Social media users in Turkey who spread “disinformation” online could be sentenced to between one and five years in prison under a new law to be proposed by the ruling Justice and Development Party (AKP), the Hürriyet daily reported on Monday, citing an AKP official.
According to Turkish Minute, Ali Özkaya, an AKP lawmaker and deputy chairman of the parliamentary Constitution Committee, indicated that the bill the AKP plans to bring to parliament in October will be “unique” to Turkey and will include sanctions for social media users.
The AKP’s move to draft a bill to regulate social media in a so-called attempt to fight off disinformation came after Turkish President Recep Tayyip Erdoğan called for immediate steps to control social media, arguing that social media platforms are used to “spread lies and misinformation.”
Özkaya said Turkey’s new law will model German legislation on social media, noting that Germany amended its law regarding terror and violence in 2017 and introduced four groups of crimes: “terrorism,” “sexual crimes and pornography,” “insulting freedom of religion and conscience” and “fabricated news, disinformation and misinformation.”
“Our work takes these groups into consideration,” he said.
Reminding that German authorities give social media operators 24 hours to remove any content found to be in violation of the law and a fine of up to 50 million euros if they fail to do so, Özkaya said German citizens are also allowed to file complaints about posts.
The new bill may also introduce bans on using social media platforms and fines for people who disseminate disinformation, according to Özkaya.
He said the bill will contain criminal penalties, noting that in Germany’s case, a social media user can be given prison sentence of between one and five years if they disseminate disinformation.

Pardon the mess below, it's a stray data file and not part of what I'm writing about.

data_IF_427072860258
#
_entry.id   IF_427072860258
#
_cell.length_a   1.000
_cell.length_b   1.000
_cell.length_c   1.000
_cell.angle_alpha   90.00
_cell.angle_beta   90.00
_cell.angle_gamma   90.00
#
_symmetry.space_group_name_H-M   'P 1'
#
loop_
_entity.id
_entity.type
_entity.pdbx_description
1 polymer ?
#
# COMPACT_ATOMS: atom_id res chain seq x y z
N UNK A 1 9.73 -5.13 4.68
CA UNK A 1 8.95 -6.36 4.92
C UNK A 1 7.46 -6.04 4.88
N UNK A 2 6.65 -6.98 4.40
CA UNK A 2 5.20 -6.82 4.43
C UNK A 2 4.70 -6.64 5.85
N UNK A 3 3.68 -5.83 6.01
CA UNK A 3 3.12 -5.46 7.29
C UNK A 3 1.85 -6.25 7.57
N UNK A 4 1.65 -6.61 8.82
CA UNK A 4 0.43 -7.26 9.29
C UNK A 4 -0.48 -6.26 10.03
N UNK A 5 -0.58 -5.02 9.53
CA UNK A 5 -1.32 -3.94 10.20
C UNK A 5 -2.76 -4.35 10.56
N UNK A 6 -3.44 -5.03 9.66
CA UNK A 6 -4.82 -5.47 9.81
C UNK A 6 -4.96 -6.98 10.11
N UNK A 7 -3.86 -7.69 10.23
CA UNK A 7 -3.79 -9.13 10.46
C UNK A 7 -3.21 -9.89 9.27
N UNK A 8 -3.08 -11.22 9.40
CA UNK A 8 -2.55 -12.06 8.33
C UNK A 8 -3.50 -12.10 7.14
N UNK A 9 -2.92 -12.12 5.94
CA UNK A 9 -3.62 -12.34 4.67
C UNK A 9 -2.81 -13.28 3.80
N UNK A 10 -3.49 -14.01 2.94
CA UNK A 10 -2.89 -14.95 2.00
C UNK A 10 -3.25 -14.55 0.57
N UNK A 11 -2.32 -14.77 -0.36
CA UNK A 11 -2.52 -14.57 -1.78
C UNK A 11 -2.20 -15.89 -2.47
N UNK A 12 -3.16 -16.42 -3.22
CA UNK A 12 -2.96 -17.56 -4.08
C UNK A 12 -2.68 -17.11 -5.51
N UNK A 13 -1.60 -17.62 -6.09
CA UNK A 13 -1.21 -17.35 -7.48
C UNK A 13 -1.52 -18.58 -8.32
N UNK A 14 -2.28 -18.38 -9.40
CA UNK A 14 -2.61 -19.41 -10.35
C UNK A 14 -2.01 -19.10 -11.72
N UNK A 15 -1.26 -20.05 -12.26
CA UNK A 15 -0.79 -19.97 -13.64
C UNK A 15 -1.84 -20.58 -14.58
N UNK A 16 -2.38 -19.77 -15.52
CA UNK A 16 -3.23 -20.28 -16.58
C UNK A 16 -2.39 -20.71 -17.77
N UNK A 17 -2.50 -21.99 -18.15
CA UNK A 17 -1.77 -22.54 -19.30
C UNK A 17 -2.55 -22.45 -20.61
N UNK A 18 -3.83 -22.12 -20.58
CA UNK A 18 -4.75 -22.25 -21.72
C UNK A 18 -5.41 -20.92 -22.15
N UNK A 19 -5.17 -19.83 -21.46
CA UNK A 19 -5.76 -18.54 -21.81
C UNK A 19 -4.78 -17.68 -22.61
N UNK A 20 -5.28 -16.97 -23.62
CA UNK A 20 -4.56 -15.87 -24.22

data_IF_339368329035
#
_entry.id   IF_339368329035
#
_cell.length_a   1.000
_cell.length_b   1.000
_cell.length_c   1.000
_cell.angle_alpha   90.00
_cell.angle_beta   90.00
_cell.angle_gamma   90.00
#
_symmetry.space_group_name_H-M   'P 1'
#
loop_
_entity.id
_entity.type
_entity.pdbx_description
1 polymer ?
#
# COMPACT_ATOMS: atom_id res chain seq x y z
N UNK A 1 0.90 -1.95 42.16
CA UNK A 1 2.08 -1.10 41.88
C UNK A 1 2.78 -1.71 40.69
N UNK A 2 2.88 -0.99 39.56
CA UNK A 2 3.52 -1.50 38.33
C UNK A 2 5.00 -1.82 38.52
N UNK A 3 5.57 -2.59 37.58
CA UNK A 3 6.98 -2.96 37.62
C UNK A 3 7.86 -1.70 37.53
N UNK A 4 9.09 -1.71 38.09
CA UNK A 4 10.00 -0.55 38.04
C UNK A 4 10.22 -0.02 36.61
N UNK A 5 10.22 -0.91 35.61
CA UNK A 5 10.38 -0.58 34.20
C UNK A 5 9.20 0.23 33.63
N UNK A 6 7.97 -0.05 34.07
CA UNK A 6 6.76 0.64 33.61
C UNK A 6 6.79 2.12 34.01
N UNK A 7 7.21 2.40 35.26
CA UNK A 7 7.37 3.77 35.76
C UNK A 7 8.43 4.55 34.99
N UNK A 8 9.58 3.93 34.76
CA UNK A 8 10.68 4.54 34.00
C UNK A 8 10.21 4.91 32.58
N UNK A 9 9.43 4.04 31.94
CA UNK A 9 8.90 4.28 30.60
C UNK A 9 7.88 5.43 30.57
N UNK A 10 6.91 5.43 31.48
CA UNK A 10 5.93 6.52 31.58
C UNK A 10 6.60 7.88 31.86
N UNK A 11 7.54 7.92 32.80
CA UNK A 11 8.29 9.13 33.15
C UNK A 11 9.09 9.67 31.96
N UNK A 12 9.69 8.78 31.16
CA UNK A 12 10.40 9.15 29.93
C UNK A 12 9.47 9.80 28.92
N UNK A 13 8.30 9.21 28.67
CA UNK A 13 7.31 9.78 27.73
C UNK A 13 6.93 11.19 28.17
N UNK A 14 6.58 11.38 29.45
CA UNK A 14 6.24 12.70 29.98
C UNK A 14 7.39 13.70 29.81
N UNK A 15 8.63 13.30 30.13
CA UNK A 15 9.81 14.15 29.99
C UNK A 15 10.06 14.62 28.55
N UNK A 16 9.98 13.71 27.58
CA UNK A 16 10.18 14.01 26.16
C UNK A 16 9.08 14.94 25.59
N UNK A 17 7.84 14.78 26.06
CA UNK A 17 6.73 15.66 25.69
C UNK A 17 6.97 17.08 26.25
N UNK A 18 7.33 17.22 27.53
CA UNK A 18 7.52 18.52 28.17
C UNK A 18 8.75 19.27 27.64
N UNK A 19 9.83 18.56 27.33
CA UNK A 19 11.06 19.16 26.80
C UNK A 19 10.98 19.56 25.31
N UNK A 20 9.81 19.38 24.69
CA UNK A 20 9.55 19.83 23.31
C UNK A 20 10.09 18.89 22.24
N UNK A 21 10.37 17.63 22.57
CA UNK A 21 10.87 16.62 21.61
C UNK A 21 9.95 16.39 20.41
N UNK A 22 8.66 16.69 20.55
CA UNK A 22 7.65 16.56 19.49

“Turkey must introduce these sanctions. We may introduce amendments to the Penal Code without limiting freedom of expression to ensure correct information is disseminated in social media posts,” he said.
The AKP government has been relentless in its crackdown on critical media outlets particularly after a coup attempt on July 15, 2016.
The move to introduce a tighter social media bill came after Director of Communications Fahrettin Altun announced that a new regulation would be implemented for media outlets that receive financial support from overseas, in response to the ultranationalist OdaTV news website’s story about media outlets and civil society organizations that receive funding from the US-based Chrest Foundation, such as Medyascope, Serbestiyet, 140 Journos and the Platform for Independent Journalism (P24).
In July, 2020 the Turkish parliament passed legislation at Erdoğan’s request, imposing far-reaching restrictions on social media platforms with over 1 million daily visitors in Turkey.
The law, which concerns YouTube, Facebook, Twitter, Instagram and TikTok, went into effect at the beginning of October and set forth progressive sanctions forcing social media platforms with more than 1 million connections a day to appoint a representative in Turkey with whom the Turkish authorities can resolve problems arising from cases of insult, intimidation and violation of privacy.
Although giant social media companies such as YouTube, Facebook and Twitter initially resisted appointing local representatives to Turkey, they conceded after they were fined earlier this year.
The law was criticized by human rights defenders and critics including Amnesty International, Human Rights Watch, Reporters Without Borders and the UN, who expressed concern over the government’s move.